Parts of your home or even your home itself could soon be on wheels and drive around without your help:
Honda recently announced the IeMobi Concept. It is an autonomous mobile living room that attaches and detaches from your home. When parked, the vehicle becomes a 50-square-foot living or workspace. Mercedes-Benz Vans rolled out an all-electric digitally-connected van with fully integrated cargo space and drone delivery capability, and Volvo just unveiled its 360c concept vehicle that serves as either a living room or mobile office. In other cases, some folks are simply retrofitting existing vehicles. One couple in Oxford England successfully converted a Mercedes Sprinter van into a micro-home that includes 153 square feet of living space, a complete kitchen, a sink, a fridge, a four-person dining area, and hidden storage spaces.
For those who are either unwilling or unable to own a home, self-driving van houses could become a convenient and affordable solution. Soon, our mobile driverless vehicles may allow us to work from our cars and have our laundry and a hot meal delivered at the same time. In Los Angeles alone, it is estimated that 15,000 people are already living in their cars and in most countries it is perfectly legal to live in your vehicle.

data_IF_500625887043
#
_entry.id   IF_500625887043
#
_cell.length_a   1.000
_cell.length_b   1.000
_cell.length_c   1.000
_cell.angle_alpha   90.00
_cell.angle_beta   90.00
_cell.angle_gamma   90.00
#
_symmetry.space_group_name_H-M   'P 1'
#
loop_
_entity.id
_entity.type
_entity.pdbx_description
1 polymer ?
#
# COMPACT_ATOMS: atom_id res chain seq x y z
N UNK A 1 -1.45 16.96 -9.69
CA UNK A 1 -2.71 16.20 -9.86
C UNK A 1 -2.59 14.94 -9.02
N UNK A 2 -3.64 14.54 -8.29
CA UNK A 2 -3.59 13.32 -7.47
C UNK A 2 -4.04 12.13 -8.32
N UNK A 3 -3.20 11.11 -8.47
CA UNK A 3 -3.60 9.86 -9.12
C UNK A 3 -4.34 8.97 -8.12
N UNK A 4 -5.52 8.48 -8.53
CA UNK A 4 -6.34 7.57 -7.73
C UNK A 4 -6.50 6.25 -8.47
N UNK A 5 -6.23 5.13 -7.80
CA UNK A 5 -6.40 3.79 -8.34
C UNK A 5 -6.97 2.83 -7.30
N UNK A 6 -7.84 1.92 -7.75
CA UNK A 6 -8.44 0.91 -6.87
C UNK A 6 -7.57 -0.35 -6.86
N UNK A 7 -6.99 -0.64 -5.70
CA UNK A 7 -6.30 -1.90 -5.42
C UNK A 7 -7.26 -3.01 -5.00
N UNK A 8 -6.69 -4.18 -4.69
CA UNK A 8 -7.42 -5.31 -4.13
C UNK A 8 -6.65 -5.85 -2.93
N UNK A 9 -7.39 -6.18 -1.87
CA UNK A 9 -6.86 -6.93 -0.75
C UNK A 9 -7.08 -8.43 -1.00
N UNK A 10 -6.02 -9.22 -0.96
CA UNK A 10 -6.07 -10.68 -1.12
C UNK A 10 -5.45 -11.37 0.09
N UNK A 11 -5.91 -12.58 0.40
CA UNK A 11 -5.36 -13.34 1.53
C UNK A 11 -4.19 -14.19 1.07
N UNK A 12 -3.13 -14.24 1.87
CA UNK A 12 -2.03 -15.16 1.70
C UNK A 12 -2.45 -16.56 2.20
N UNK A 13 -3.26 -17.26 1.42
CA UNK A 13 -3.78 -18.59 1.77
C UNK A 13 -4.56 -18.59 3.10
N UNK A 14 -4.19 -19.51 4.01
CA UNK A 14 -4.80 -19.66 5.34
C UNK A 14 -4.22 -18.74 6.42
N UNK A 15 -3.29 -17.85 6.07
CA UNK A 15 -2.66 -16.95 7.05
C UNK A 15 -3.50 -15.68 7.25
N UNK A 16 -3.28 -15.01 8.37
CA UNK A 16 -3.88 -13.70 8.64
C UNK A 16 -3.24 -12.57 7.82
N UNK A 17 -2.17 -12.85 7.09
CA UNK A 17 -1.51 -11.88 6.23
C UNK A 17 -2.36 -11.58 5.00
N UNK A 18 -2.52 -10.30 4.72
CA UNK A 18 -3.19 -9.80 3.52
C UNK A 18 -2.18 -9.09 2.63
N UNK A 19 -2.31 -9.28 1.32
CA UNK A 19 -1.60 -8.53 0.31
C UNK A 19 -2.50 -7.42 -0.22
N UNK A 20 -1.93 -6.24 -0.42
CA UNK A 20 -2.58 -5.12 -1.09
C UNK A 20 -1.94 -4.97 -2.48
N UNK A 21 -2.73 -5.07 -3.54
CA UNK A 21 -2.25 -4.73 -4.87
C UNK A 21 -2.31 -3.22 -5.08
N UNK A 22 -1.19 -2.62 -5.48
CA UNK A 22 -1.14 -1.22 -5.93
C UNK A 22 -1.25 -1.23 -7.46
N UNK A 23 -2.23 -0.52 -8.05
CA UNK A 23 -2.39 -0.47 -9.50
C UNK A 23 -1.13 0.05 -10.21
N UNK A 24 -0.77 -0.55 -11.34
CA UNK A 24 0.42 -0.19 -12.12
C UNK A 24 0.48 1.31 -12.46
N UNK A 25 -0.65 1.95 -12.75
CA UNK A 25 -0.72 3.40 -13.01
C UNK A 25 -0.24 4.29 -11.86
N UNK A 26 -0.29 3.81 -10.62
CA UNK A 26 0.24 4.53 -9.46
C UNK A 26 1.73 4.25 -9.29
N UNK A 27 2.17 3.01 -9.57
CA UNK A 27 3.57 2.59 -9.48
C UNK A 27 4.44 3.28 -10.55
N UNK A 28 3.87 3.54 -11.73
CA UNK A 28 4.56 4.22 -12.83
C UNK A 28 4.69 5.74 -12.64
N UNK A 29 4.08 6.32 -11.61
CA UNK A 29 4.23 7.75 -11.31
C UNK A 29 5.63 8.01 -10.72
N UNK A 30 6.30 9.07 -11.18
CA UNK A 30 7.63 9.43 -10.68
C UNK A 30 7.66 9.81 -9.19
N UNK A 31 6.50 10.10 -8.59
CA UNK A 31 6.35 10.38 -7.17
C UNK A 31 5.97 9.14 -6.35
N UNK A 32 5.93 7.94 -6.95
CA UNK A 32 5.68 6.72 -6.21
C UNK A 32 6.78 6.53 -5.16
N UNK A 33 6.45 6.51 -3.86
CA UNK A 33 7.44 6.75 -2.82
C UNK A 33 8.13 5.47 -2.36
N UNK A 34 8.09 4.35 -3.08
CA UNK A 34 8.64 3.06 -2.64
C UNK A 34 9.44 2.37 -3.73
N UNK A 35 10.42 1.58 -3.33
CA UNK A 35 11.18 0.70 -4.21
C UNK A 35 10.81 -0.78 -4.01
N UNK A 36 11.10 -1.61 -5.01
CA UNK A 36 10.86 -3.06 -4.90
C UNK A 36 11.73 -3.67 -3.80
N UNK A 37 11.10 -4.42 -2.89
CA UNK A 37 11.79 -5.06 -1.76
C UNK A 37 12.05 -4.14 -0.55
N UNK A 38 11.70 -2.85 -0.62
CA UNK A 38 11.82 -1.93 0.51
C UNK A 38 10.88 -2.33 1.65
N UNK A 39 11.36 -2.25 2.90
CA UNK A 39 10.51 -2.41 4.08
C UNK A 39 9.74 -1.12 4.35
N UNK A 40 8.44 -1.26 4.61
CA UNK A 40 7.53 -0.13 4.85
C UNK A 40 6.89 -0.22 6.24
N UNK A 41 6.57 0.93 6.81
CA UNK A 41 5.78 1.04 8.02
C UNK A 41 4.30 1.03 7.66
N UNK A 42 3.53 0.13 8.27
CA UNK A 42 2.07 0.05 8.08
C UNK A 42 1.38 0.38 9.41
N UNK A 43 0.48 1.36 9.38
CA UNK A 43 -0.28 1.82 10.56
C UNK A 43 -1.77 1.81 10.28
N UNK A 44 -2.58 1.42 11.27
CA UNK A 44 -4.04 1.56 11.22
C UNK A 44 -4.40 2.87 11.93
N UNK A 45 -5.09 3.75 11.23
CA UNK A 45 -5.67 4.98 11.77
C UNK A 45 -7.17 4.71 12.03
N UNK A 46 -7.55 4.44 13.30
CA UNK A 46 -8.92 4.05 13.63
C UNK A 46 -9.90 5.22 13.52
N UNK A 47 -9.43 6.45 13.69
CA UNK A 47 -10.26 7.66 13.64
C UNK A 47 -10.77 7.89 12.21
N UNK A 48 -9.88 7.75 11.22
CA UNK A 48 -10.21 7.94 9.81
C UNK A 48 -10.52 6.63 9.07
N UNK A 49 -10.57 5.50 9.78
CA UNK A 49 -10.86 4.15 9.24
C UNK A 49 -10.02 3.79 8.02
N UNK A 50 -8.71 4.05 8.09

Three quick thoughts:
- The possibilities for adding a new and mobile room onto the homes of Americans might prove to be irresistible. Now I can add a room in which I can just drive away? Or, I can throw all sorts of things in there and then drive it out of view!
- The micro-home idea will find a market, particularly since the vehicles seem less cumbersome than the typical tiny home. At the same time, I imagine some wealthier communities will work to keep these sorts of vehicles out of the community. It may be an affordable option but if residents have concerns about apartment dwellers, wouldn’t they certainly have concerns about people who live out of their vehicles?
- These changes might only add to sprawl as it would enable residents to be more mobile. This could feed into the allure of driving and mobility. Of course, if some people give up large suburban homes for more mobile homes, perhaps the effects of sprawl might be reduced. Yet, I suspect that a good number of owners of mobile rooms and homes are purchasing them as a luxury item in addition to a home.